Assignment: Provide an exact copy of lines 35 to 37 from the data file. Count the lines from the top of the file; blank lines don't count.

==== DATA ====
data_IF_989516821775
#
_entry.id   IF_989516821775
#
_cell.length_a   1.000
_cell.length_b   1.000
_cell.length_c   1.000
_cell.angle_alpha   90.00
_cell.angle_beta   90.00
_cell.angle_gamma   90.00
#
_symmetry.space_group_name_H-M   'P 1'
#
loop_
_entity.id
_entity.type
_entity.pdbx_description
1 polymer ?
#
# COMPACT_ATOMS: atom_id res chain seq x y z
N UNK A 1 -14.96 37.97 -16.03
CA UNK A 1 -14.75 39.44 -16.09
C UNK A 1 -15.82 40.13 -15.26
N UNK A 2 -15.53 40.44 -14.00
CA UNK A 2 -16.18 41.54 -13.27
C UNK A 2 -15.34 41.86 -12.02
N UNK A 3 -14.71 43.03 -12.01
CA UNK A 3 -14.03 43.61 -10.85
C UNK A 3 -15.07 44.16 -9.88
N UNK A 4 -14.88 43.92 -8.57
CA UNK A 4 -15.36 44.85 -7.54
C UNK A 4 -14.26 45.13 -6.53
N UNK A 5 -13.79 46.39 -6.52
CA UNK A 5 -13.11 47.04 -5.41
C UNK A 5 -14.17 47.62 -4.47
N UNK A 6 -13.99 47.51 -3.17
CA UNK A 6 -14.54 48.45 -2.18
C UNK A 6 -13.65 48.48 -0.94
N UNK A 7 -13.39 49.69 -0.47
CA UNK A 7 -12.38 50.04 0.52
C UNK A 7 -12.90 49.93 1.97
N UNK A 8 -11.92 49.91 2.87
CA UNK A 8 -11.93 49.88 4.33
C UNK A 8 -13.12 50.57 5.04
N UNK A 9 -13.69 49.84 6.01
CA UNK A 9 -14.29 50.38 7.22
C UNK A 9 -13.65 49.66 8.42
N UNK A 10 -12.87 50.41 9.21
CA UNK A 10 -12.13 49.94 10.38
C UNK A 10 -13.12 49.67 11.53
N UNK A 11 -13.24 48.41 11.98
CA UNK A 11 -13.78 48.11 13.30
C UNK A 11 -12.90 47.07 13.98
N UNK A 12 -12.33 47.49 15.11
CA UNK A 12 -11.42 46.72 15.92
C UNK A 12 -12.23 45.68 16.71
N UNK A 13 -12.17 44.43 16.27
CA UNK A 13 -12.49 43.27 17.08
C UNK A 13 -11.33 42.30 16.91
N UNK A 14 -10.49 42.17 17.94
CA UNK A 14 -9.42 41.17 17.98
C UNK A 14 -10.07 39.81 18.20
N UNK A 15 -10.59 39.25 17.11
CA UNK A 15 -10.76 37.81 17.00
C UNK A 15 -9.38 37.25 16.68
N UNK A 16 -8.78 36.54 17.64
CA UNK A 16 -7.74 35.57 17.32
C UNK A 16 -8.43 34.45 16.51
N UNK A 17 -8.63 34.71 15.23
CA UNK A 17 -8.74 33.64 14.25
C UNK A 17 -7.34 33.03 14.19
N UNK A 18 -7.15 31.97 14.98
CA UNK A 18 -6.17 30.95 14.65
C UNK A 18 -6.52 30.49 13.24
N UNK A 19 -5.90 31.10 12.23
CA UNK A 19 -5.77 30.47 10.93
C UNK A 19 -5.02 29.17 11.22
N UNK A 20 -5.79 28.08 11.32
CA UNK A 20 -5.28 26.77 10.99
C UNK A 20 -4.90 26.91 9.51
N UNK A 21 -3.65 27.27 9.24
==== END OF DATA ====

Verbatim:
C UNK A 5 -14.17 47.62 -4.47
N UNK A 6 -13.99 47.51 -3.17
CA UNK A 6 -14.54 48.45 -2.18